now finished: The Hunger Games by Suzanne Collins
A decade or so ago in a galaxy not too far away(L.A.), some friends and I had a book group at Borders (R.I.P.) called "The Books We Should Have Read in High School." One of our selections was Upton Sinclair's The Jungle. One member of our book group triumvirate was skeptical about reading this particular work and he would offer up as a reason "It's about meat." It was very funny, the way he said it. Of course it turns out that The Jungle is about far more than meat; in fact, I found that meat played a decidedly small role when compared to the struggles of Polish and other Eastern European immigrants and all the horrible things endured by factory workers and people who weren't rich (you might say the 99%). "It's about meat" became a kind of code-phrase of ours to use for a pre-reading simplification and/or rejection of a book. You know, like, All Quiet on the Western Front: "It's about war." Or Twilight: "It's about sparkly vampires." If only more people had the good sense to reject that "book," for that or any other reason. You get the idea.
ANYWAY, I don't suppose The Hunger Games could be so simplified, as the title of this blog post would do, but I am here today to tell you that yes, it is about war. The reason I am telling you this is because some friends of mine - who have read it - recently engaged in a discussion about whether The Hunger Games was anti-war. This surprised me because I, who had obtained the vast majority of my Hunger Games knowledge from two years of incessant Entertainment Weekly coverage including an interview with author Suzanne Collins, was decidedly under the impression that it was an anti-war novel. You know, governments plucking teenagers from their homes and families to fight to the death in a breathlessly followed/televised spectacle for no discernible reason, other than to further the power and glory and control of said government? Um, that would be---> war.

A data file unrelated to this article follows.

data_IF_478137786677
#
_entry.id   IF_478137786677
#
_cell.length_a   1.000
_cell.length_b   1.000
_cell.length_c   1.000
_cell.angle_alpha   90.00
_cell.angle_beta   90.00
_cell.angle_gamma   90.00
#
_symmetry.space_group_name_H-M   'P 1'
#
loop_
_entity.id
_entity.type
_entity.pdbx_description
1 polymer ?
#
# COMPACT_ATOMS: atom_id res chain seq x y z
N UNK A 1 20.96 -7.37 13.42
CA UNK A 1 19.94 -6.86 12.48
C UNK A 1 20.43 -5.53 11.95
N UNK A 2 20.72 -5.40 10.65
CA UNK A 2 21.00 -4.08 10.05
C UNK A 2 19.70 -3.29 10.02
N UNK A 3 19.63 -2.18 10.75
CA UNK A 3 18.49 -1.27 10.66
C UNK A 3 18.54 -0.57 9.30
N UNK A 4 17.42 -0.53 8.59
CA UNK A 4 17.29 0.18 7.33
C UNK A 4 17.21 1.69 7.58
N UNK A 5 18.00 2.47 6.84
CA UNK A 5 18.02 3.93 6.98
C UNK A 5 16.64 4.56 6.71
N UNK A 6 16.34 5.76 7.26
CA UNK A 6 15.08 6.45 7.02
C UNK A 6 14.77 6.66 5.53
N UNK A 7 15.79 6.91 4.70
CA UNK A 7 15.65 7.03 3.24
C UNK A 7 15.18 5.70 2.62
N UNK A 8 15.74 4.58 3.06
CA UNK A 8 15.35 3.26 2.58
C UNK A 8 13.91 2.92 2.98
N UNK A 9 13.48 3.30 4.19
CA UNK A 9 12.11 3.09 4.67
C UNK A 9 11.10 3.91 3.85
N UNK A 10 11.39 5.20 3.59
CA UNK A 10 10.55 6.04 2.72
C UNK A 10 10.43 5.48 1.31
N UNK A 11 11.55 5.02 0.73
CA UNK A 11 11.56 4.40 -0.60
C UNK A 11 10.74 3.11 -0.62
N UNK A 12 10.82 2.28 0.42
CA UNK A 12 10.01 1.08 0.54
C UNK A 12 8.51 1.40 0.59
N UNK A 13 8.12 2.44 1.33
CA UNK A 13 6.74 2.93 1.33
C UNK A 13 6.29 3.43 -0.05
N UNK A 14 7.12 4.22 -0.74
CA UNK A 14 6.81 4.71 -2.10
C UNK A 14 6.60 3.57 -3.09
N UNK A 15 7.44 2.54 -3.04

Well, I have now read The Hunger Games, and while it is not "amazing" or "soooo totally well written" or even a little bit well-written, it is okay, and it has an interesting premise. Which is about war.
A few quotes from the book:
"What do they do all day, these people in the Capitol, besides decorating their bodies and waiting around for a new shipment of tributes to roll in and die for their entertainment?" - p.55
"We both know they have to have a victor. Yes, they have to have a victor. Without a victor, the whole thing would blow up in the Gamemakers' faces." - p.344
"It must be hell to mentor two kids and then watch them die. Year after year after year. I realize that if I get out of here, that will become my job." -p.386
War, war, war.